Just a few weeks ago, it felt like baseball was on track to be one of the first major sports to make its return. Now, with the league and the MLB Players Association significantly divided on the financials of the return-to-play plan, the season's start feels anything but imminent.
After receiving MLB's first proposal, which includes significant pay cuts to already prorated salaries, the MLBPA is expected to counter with a proposal of their own — one that includes more than 100 games and full prorated salaries for the 2020 season.
While health and safety concerns amid the coronavirus pandemic may still very well be one of the main concerns of the players, it appears everything is taking a back seat to the financial war being waged between the owners and players.
According to reports, players have been angered by the league's proposal, which is said to be asking players to take around a 35% pay cut on top of the 50% prorated salary for playing an 82-game season rather than a 162-game season.
On Wednesday, Nationals pitcher Max Scherzer, who's one of eight players on the MLBPA executive committee, said the union would remain committed to getting full prorated salaries.
"After discussing the latest developments with the rest of the players, there's no need to engage with MLB in any further compensation reductions," Scherzer said on a Twitter post. "We have previously negotiated a pay cut in the version of prorated salaries, and there's no justification to accept a second pay cut based upon the current information the union has received."
Proposal Hits Highest-Paid Players Hardest
If the 2020 MLB season had begun on time and been played to completion, Angels star Mike Trout would be making $37.5 million. Once the prorated salaries, which were agreed to back in March, set in for an 82-game season, Trout was set to make roughly $19 million.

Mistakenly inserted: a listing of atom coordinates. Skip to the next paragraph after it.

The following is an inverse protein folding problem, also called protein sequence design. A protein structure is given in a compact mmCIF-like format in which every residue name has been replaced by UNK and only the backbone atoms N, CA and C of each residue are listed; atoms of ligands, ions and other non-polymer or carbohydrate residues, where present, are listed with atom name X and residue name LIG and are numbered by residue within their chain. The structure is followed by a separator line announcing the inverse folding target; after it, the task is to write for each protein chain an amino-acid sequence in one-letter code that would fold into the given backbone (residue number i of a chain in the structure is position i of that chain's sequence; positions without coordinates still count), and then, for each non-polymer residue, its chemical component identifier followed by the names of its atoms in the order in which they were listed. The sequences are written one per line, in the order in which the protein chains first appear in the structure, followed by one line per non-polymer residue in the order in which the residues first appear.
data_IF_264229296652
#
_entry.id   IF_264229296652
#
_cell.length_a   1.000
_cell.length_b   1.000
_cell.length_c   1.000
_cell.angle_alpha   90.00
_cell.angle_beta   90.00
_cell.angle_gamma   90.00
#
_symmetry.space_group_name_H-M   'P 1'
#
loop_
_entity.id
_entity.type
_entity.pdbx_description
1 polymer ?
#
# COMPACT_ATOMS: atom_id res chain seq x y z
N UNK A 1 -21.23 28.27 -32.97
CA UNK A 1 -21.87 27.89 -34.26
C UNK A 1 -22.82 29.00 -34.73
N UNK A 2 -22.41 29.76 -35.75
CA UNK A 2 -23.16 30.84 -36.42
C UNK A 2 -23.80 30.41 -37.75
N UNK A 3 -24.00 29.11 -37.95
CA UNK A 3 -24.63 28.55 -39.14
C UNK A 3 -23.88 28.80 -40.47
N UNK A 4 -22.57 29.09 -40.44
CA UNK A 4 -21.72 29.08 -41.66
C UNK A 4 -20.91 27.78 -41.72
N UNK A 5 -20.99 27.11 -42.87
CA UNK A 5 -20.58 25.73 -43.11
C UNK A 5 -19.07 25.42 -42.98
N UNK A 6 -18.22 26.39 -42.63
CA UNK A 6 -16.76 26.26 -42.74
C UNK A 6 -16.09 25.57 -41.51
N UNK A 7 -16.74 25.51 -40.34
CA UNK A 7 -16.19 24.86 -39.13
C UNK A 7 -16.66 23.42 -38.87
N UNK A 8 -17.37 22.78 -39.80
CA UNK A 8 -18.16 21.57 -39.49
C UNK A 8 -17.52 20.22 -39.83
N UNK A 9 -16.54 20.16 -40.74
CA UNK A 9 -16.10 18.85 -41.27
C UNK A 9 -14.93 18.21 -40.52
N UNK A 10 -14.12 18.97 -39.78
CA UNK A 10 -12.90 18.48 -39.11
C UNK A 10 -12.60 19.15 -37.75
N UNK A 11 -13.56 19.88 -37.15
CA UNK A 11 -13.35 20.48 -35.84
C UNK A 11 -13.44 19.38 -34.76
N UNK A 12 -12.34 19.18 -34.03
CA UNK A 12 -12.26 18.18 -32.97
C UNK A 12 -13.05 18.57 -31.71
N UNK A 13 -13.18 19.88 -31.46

Under the league's current proposal, Trout would receive less than $6 million for the 2020 Major League Baseball season.
And while baseball's proposed sliding scale on wage cuts would hit the highest-paid players hardest, it would impact even the lowest-paid players. In the eyes of the MLBPA, that's simply unacceptable.
The MLBPA is now expected to counter and use a longer schedule — reportedly more than 100 games — as a negotiation chip. In addition, the union is seeking full prorated salaries for the players.
The league has scoffed at playing more games, seeing the potential to miss lucrative television revenue from having to cancel the postseason due to a second wave of the coronavirus pandemic as a real threat.
Early July Start Feels Unlikely
Under the first and most recent proposal, Major League Baseball would return to the diamond in the middle of June for a brief training period before beginning the season over the 4th of July weekend.
At this stage, with the players and owners so far apart on the financials, those dates feel extremely ambitious.
Whenever Opening Day finally comes, which will almost certainly occur in empty stadiums, the Dodgers and Yankees will begin as the frontrunners to win the World Series. For now, both teams are sitting on odds of +380.
At +750, the Astros are the only other team within shouting distance of the two favorites. Behind Houston, the foursome of Atlanta (+1400), Minnesota (+1600), Tampa Bay (+1800), and Washington (+1800) round out the list of teams with odds better than +2000.
The Dodgers hold the biggest advantage when it comes to winning a league title. While the +165 Yankees hold a significant lead over the +370 Astros to win the American League, the +155 Dodgers are even bigger favorites over the +650 Braves to win the National League.